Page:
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General Safety Practices

Safety practices from The Department of Materials Science and Engineering at the Ohio State University

by Other Author
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  1. Working alone is not good laboratory practice . An individual is advised to work only under conditions in which appropriate emergency aid is available when needed. In other words, try and work when others are around to provide help if it is needed. If others are working nearby, let them know where you will be working so that they can occasionally check on you and you can check on them.
  2. Eye Protection . In all laboratories where chemicals are used there is the hazard of splashes or dust particles entering the eyes. Pressurized or vacuum vessels may explode or implode sending shrapnel through the lab. While working with electrical wiring there are hazards from molten solder and debris. When testing samples on Instrons or other equipment, pieces can chip and enter the eye. All of these activities, and many others, require the use of either safety glasses, chemical goggles or face shields. Most lab operations simply require the use of safety glasses. However, when any chemicals are being used at least chemical goggles should be used or in some cases a face shield is required. The appropriate eye protection is generally specified on the Materials Safety Data Sheets (MSDS) found with the chemical.
  3. Ear Protection . The healthy ear can detect sounds ranging from 15 to 20,000 hertz. Temporary exposure to high noise levels will produce a temporary hearing loss. Long term exposure to high noise levels produces permanent hearing loss. There appears to be no hearing hazard (although possible psychological effects) to noise exposure below 80 dB. Exposure above 130 dB is hazardous and should be avoided. Ear muffs offer the highest noise attenuation, and are preferred for levels above 95 dB. Ear plugs are more comfortable and are preferred in the 80-95 dB range. If you suspect that a hearing hazard exists then notify your supervisor to have the sound level measured.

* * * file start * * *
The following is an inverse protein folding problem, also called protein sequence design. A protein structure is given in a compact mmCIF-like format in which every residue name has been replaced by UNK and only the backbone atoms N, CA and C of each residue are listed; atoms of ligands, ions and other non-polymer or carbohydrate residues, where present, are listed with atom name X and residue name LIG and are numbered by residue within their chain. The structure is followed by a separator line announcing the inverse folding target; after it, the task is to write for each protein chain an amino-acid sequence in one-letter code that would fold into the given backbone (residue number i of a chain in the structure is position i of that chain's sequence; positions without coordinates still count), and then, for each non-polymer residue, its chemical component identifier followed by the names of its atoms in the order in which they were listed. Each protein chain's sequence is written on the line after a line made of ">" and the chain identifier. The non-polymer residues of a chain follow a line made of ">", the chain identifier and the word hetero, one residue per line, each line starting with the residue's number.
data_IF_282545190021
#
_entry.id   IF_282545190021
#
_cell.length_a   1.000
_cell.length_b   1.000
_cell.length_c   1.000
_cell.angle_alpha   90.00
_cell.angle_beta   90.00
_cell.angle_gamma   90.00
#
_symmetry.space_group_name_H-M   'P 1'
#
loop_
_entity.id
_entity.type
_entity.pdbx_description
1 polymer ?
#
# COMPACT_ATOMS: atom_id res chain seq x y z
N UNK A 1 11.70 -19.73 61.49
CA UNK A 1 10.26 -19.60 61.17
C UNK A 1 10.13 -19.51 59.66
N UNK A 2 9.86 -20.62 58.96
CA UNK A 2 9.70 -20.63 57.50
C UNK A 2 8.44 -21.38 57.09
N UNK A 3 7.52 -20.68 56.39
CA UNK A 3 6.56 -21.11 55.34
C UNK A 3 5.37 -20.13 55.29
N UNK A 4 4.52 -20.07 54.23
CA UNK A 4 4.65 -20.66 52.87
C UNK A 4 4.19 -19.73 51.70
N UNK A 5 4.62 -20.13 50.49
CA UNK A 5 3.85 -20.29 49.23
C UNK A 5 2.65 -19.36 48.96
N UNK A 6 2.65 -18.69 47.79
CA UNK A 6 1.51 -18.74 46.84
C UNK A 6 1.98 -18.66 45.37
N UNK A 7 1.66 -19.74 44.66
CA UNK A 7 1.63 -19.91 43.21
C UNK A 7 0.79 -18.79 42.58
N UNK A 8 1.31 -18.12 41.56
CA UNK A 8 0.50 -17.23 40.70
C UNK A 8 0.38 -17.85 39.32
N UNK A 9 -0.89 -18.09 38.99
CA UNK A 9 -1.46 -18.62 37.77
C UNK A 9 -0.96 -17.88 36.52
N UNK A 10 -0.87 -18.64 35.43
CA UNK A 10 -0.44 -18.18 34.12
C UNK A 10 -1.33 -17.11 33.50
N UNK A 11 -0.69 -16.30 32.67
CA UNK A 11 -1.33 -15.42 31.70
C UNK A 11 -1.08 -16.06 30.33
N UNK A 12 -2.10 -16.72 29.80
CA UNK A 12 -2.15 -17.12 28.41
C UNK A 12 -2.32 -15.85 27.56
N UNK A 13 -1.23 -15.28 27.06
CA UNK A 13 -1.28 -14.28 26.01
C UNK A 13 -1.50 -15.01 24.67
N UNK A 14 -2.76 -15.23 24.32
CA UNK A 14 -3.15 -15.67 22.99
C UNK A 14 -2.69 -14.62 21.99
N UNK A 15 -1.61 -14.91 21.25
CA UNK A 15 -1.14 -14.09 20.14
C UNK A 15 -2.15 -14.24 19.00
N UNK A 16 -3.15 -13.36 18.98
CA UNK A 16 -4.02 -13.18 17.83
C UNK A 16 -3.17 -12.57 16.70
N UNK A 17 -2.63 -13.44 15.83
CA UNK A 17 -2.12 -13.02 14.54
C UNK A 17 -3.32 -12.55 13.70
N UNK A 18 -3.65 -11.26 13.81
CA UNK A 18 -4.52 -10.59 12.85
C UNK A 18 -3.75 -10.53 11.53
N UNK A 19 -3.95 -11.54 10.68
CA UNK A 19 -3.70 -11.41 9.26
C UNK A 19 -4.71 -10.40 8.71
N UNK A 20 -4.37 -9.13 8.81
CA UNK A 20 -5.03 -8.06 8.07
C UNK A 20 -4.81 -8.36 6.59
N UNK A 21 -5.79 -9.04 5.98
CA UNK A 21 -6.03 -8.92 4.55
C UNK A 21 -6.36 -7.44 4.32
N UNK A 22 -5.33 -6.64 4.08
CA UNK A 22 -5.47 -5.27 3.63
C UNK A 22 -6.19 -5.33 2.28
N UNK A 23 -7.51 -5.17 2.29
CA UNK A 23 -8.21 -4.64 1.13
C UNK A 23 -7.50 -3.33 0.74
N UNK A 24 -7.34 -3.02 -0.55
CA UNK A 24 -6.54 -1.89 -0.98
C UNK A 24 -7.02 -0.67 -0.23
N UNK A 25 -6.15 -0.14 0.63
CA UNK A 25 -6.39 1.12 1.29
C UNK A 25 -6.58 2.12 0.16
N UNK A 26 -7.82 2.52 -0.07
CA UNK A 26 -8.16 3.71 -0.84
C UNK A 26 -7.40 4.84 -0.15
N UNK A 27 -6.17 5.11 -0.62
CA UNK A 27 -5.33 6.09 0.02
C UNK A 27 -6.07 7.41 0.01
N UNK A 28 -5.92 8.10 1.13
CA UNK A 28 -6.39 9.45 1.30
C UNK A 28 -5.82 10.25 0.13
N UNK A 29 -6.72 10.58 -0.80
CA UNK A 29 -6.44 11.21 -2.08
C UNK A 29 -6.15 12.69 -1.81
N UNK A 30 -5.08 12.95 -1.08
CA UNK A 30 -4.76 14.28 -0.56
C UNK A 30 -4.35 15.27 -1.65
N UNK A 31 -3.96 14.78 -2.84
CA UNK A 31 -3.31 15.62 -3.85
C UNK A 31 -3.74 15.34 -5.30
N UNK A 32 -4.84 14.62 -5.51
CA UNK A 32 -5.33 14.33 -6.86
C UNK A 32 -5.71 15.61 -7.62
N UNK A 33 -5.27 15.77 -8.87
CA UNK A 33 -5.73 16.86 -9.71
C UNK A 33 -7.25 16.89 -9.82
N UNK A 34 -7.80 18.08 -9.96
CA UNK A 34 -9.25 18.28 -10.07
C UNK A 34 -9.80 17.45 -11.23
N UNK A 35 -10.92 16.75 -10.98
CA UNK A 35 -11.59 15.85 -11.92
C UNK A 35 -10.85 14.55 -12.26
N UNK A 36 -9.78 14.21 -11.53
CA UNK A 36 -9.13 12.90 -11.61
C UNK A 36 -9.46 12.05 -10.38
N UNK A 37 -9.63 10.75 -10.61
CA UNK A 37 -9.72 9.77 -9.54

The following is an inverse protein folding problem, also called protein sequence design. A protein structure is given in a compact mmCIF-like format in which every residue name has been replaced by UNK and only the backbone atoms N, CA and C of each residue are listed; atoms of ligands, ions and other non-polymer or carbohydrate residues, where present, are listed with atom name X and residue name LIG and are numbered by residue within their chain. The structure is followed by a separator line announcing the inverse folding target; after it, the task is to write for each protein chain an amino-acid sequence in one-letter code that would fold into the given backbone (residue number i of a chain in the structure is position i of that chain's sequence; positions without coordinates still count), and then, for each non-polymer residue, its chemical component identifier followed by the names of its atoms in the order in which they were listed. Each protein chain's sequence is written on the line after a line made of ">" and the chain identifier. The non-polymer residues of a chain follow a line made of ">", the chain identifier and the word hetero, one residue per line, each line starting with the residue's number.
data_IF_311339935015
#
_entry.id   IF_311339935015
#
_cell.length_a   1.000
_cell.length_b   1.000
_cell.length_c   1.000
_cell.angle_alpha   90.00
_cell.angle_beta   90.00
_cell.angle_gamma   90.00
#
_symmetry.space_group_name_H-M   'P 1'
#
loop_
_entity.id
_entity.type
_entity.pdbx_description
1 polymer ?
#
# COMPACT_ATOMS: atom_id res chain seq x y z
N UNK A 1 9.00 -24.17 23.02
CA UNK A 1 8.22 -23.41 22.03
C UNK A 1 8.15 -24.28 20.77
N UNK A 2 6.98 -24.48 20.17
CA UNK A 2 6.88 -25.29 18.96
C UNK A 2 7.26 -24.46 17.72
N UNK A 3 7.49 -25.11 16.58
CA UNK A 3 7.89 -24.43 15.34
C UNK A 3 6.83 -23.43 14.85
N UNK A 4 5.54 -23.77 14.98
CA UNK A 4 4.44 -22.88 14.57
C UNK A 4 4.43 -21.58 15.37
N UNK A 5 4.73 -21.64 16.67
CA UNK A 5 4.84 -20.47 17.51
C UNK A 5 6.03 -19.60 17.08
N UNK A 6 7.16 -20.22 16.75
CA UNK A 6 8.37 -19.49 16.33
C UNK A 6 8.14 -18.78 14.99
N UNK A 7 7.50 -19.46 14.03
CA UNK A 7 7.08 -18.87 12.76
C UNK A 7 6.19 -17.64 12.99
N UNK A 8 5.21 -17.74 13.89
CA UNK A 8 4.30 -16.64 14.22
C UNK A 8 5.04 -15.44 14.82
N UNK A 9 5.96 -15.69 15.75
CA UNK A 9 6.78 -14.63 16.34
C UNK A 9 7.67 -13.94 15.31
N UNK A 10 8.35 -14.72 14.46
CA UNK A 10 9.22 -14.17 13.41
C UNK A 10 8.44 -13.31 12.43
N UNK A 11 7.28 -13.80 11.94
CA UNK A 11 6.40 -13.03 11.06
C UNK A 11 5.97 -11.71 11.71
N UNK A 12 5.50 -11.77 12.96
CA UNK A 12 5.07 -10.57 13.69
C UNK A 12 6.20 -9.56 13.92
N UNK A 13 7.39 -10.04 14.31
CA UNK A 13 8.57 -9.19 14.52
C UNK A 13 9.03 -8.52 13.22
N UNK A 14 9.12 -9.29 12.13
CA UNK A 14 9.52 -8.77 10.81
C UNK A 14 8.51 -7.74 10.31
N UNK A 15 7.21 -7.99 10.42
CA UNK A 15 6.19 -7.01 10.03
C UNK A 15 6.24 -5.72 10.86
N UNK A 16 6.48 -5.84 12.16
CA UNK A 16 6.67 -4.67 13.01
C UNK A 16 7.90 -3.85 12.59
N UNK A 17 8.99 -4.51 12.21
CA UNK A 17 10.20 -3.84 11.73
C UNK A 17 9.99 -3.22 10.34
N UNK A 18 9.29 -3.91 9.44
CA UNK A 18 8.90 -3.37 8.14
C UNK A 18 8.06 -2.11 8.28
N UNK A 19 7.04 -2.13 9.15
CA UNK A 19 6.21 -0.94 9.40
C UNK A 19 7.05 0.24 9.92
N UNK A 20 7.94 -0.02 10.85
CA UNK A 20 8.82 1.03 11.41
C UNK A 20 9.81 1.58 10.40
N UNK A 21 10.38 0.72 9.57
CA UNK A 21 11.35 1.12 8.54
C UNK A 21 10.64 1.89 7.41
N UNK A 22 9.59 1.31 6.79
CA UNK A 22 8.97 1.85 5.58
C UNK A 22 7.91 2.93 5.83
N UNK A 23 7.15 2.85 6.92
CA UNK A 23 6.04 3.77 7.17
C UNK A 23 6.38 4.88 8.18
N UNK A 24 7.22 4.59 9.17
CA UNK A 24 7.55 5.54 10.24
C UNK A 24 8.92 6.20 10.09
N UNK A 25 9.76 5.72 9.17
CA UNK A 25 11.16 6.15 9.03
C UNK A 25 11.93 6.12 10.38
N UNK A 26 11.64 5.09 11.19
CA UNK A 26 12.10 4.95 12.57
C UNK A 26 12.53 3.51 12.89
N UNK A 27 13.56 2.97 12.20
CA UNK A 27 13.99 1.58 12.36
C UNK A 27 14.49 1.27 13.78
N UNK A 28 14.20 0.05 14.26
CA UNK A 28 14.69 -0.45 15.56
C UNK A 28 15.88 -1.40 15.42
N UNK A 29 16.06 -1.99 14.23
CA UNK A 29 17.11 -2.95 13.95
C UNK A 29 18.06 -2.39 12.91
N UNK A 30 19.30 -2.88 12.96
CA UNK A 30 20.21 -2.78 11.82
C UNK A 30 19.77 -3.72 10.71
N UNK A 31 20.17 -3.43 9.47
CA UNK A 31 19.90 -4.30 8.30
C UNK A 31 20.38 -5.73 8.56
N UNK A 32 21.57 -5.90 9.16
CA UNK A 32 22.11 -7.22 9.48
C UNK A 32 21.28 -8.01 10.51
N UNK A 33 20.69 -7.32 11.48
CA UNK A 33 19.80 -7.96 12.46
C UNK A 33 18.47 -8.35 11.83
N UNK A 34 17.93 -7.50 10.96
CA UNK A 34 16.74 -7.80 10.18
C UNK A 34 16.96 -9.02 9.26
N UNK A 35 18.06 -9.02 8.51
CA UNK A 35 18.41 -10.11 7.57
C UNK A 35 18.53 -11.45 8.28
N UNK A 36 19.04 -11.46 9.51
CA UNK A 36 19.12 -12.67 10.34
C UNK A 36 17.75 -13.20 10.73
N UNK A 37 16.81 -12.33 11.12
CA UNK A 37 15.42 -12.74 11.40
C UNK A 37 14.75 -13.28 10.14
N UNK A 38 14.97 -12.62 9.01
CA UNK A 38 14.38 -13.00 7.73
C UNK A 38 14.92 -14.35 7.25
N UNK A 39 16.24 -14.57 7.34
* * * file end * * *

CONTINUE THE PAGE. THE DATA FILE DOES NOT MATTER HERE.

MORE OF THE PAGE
4. Respiratory Protection . Use only respirators provided and/or recommended by your safety coordinator. There are many shapes and sizes of respirators and in order to be effective it must be properly fitted. There are also a variety of cartridges available each having a specific application. Respirators should only be used following proper fitting and instruction by certified personnel.
  5. Clothing . In situations where splashing or spills may occur it is wise to protect your body with lab coats. Goggles and face shields, splash aprons, and gloves may be needed for chemicals that are corrosive or easily absorb through the skin. Open-toed shoes and sandals should be prohibited when working in the lab. Do not work in a laboratory wearing loose hair, loose clothing or dangling jewelry.
  6. Hand Protection . For any laboratory procedure requiring the use of gloves, make sure you are using gloves made of a material suitable for the operation. Gloves are made of a variety of materials and have specific uses, if used improperly they may not provide the necessary protection. The MSDS should specify the glove type.
  7. Eating . Consumption of food and beverages in laboratories where chemicals are being stored or used should not be permitted.
  8. Wash hands and arms prior to leaving the laboratory.